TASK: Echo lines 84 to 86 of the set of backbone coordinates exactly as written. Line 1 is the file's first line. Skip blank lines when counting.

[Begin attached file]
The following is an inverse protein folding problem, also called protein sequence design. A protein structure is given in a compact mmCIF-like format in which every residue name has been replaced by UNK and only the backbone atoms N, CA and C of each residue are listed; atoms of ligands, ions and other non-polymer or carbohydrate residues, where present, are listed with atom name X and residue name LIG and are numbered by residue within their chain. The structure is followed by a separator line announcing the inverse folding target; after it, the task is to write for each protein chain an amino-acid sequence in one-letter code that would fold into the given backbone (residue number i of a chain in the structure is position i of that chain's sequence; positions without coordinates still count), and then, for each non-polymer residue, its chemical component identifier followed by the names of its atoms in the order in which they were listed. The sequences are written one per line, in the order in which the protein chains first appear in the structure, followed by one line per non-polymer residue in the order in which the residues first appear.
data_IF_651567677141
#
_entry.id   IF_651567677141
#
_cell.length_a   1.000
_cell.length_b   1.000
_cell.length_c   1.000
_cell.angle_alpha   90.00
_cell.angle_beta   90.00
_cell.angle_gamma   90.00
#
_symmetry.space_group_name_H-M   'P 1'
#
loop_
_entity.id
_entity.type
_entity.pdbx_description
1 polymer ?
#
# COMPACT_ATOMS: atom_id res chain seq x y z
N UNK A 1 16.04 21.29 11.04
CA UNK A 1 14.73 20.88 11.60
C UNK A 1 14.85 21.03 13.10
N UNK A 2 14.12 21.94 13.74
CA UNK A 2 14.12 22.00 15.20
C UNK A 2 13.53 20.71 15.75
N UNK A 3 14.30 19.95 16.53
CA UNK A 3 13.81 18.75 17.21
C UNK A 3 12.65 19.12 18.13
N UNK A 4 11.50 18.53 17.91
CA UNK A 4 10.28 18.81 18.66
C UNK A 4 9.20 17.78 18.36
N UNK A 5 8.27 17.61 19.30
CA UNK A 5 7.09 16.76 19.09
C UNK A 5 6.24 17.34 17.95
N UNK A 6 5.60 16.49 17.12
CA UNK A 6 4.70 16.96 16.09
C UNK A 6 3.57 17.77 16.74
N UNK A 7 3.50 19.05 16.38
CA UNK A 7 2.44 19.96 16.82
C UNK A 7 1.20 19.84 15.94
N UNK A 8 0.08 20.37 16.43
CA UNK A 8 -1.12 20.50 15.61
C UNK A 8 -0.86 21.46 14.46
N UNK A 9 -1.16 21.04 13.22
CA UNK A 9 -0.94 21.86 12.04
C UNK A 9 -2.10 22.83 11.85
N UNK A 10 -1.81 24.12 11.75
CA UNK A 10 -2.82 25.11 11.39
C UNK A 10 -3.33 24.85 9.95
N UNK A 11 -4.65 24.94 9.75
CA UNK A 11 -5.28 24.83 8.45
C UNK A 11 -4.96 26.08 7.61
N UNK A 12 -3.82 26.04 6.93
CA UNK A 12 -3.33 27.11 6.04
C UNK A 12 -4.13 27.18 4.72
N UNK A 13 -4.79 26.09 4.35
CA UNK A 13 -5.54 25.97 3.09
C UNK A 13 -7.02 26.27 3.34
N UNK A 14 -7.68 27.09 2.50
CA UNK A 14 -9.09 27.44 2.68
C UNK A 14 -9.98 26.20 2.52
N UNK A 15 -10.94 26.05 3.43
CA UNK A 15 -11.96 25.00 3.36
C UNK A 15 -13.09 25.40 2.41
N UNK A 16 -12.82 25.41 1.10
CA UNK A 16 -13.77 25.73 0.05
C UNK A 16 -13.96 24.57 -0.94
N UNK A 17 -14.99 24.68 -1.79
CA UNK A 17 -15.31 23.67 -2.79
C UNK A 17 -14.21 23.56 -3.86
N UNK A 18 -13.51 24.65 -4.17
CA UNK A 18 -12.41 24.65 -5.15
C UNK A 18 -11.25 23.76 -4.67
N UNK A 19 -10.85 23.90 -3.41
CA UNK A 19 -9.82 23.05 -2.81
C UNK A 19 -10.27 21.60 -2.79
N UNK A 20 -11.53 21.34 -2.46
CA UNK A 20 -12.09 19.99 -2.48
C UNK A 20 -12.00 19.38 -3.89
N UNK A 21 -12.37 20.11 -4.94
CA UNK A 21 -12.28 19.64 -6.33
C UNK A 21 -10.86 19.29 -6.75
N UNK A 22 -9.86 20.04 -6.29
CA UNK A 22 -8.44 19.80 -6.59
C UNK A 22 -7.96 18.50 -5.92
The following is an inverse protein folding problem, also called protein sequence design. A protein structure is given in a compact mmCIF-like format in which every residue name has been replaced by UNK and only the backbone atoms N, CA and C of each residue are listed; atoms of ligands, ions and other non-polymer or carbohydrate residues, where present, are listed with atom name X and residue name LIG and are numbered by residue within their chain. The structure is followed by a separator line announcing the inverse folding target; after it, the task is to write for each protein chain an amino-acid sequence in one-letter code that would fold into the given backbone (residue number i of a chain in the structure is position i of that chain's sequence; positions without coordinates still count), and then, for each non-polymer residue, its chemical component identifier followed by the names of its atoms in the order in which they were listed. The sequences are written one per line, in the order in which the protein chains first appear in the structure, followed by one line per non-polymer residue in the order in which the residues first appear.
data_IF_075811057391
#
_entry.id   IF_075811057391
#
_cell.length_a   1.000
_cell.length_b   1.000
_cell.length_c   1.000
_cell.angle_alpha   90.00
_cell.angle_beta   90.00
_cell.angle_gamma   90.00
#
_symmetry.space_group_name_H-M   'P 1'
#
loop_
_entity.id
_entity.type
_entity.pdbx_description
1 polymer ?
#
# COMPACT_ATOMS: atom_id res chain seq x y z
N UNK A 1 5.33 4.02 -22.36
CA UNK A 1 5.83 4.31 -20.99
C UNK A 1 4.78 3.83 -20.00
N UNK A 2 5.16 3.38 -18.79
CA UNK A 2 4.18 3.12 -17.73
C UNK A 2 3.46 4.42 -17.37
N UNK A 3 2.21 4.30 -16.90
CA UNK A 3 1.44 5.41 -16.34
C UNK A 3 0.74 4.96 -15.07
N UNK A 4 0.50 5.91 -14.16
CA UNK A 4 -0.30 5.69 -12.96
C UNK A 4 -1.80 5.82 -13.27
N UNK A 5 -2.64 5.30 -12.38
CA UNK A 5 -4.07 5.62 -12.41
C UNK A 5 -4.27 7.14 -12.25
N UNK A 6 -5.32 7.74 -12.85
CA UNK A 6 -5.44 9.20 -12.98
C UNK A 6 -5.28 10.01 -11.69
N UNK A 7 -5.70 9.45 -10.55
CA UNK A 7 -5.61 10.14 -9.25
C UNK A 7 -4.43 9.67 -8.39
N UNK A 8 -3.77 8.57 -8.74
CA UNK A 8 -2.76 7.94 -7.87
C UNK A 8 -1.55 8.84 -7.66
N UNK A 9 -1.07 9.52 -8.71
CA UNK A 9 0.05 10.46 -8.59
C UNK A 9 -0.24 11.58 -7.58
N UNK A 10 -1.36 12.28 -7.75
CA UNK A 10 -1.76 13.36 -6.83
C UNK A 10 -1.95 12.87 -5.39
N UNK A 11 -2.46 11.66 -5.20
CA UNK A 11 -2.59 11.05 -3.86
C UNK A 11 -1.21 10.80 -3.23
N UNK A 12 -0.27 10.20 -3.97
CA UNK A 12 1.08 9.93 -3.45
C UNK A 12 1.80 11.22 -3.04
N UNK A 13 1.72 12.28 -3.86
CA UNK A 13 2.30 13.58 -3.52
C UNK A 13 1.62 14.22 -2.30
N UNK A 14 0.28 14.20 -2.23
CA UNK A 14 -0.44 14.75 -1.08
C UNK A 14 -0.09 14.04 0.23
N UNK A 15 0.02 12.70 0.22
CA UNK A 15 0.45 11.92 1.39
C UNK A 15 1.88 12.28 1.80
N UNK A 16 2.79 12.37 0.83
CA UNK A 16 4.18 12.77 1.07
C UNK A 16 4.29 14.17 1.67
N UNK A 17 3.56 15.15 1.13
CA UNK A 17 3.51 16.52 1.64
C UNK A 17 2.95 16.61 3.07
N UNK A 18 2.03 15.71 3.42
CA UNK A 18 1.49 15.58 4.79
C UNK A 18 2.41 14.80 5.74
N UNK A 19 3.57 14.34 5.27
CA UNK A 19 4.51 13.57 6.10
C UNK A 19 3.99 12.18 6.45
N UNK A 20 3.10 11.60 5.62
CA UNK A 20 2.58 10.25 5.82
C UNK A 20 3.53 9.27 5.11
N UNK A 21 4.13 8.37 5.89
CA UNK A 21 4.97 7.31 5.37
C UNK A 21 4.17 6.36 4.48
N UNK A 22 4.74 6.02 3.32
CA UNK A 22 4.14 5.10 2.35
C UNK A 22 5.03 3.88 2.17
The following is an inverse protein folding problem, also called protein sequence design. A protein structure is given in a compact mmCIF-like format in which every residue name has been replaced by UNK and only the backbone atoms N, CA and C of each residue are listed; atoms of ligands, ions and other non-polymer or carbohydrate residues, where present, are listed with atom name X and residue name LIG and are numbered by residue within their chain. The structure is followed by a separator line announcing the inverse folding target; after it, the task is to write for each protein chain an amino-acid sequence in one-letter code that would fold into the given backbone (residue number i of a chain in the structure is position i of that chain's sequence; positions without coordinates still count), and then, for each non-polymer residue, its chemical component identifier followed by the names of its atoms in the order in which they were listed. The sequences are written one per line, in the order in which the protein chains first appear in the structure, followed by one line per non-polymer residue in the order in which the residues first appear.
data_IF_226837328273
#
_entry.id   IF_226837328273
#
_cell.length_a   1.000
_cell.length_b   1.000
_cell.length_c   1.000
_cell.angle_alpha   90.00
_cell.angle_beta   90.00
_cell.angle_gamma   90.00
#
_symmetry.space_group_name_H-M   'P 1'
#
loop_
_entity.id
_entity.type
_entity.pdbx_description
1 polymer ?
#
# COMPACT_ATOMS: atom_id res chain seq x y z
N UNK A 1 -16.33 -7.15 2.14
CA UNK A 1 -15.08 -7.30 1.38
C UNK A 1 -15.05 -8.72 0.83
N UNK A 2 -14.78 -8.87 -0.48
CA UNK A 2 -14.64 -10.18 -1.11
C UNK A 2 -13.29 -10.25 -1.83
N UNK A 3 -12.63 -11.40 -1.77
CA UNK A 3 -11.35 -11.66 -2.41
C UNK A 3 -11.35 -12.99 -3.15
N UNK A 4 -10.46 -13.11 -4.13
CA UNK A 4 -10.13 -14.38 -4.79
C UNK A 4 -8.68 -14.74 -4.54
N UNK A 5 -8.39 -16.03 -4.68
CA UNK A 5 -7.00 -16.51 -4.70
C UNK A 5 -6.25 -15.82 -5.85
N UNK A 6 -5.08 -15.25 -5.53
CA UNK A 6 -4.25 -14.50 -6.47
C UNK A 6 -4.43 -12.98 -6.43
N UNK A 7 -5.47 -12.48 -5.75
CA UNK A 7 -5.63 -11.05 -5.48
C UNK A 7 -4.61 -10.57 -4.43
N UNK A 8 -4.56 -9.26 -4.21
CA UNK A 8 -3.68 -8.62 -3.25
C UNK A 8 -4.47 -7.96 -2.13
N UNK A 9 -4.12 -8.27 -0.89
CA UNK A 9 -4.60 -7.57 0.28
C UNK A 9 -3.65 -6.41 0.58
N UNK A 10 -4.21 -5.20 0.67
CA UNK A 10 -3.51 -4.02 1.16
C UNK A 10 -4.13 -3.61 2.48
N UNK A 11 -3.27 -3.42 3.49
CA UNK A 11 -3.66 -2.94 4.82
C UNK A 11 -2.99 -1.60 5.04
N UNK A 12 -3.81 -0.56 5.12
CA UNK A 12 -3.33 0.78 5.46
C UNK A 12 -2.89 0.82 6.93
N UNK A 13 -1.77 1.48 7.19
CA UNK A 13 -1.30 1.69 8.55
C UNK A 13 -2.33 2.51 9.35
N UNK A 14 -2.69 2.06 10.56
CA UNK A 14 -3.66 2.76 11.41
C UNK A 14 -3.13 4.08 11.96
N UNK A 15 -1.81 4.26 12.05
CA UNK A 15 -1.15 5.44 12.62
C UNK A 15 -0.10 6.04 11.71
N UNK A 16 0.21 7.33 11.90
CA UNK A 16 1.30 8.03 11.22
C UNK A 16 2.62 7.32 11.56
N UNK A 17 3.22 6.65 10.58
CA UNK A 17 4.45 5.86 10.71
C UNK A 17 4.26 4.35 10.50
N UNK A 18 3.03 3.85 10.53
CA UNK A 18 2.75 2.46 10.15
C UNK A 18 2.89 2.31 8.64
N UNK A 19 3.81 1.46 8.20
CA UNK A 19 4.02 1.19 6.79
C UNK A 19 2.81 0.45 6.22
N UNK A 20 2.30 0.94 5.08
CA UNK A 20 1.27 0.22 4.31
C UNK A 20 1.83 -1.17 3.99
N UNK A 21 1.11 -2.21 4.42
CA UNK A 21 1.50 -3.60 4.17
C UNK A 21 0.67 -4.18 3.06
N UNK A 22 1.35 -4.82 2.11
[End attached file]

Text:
C UNK A 21 -10.86 19.29 -6.75
N UNK A 22 -9.86 20.04 -6.29
CA UNK A 22 -8.44 19.80 -6.59